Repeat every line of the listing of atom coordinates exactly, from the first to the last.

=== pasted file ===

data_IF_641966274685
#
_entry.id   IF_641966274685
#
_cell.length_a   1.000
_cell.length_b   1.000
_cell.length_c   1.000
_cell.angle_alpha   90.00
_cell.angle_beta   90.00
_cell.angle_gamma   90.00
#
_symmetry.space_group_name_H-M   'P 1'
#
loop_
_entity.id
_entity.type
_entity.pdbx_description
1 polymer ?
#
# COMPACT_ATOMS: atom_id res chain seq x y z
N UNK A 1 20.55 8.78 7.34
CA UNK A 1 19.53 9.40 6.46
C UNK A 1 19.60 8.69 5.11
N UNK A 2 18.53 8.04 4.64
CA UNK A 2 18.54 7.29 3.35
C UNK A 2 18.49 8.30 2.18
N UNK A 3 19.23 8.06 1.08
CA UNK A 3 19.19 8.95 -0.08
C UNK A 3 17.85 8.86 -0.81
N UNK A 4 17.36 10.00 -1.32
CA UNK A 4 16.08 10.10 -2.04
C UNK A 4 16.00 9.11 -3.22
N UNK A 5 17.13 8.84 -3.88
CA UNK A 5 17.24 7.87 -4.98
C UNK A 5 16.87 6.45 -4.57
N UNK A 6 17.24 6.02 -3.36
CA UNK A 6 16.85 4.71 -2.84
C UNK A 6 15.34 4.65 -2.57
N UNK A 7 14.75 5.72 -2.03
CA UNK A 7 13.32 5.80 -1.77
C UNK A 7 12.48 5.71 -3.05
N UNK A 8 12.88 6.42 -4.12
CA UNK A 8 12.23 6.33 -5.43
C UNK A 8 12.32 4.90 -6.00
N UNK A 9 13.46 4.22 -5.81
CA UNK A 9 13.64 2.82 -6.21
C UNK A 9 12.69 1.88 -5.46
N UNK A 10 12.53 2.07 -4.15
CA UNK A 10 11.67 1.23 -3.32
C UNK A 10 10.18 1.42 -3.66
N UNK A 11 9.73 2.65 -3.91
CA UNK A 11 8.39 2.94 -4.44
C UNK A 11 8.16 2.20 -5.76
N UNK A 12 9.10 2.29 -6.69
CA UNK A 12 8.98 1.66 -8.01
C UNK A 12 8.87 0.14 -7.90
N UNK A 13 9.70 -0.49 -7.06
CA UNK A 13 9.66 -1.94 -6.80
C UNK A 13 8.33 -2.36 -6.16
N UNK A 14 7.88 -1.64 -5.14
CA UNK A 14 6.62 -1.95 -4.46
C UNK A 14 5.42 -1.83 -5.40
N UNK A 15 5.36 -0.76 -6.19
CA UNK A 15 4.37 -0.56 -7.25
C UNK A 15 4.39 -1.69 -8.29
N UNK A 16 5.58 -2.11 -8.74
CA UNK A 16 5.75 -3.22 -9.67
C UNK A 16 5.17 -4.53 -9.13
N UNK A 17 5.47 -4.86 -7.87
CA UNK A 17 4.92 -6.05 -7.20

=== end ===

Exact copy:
data_IF_641966274685
#
_entry.id   IF_641966274685
#
_cell.length_a   1.000
_cell.length_b   1.000
_cell.length_c   1.000
_cell.angle_alpha   90.00
_cell.angle_beta   90.00
_cell.angle_gamma   90.00
#
_symmetry.space_group_name_H-M   'P 1'
#
loop_
_entity.id
_entity.type
_entity.pdbx_description
1 polymer ?
#
# COMPACT_ATOMS: atom_id res chain seq x y z
N UNK A 1 20.55 8.78 7.34
CA UNK A 1 19.53 9.40 6.46
C UNK A 1 19.60 8.69 5.11
N UNK A 2 18.53 8.04 4.64
CA UNK A 2 18.54 7.29 3.35
C UNK A 2 18.49 8.30 2.18
N UNK A 3 19.23 8.06 1.08
CA UNK A 3 19.19 8.95 -0.08
C UNK A 3 17.85 8.86 -0.81
N UNK A 4 17.36 10.00 -1.32
CA UNK A 4 16.08 10.10 -2.04
C UNK A 4 16.00 9.11 -3.22
N UNK A 5 17.13 8.84 -3.88
CA UNK A 5 17.24 7.87 -4.98
C UNK A 5 16.87 6.45 -4.57
N UNK A 6 17.24 6.02 -3.36
CA UNK A 6 16.85 4.71 -2.84
C UNK A 6 15.34 4.65 -2.57
N UNK A 7 14.75 5.72 -2.03
CA UNK A 7 13.32 5.80 -1.77
C UNK A 7 12.48 5.71 -3.05
N UNK A 8 12.88 6.42 -4.12
CA UNK A 8 12.23 6.33 -5.43
C UNK A 8 12.32 4.90 -6.00
N UNK A 9 13.46 4.22 -5.81
CA UNK A 9 13.64 2.82 -6.21
C UNK A 9 12.69 1.88 -5.46
N UNK A 10 12.53 2.07 -4.15
CA UNK A 10 11.67 1.23 -3.32
C UNK A 10 10.18 1.42 -3.66
N UNK A 11 9.73 2.65 -3.91
CA UNK A 11 8.39 2.94 -4.44
C UNK A 11 8.16 2.20 -5.76
N UNK A 12 9.10 2.29 -6.69
CA UNK A 12 8.98 1.66 -8.01
C UNK A 12 8.87 0.14 -7.90
N UNK A 13 9.70 -0.49 -7.06
CA UNK A 13 9.66 -1.94 -6.80
C UNK A 13 8.33 -2.36 -6.16
N UNK A 14 7.88 -1.64 -5.14
CA UNK A 14 6.62 -1.95 -4.46
C UNK A 14 5.42 -1.83 -5.40
N UNK A 15 5.36 -0.76 -6.19
CA UNK A 15 4.37 -0.56 -7.25
C UNK A 15 4.39 -1.69 -8.29
N UNK A 16 5.58 -2.11 -8.74
CA UNK A 16 5.75 -3.22 -9.67
C UNK A 16 5.17 -4.53 -9.13
N UNK A 17 5.47 -4.86 -7.87
CA UNK A 17 4.92 -6.05 -7.20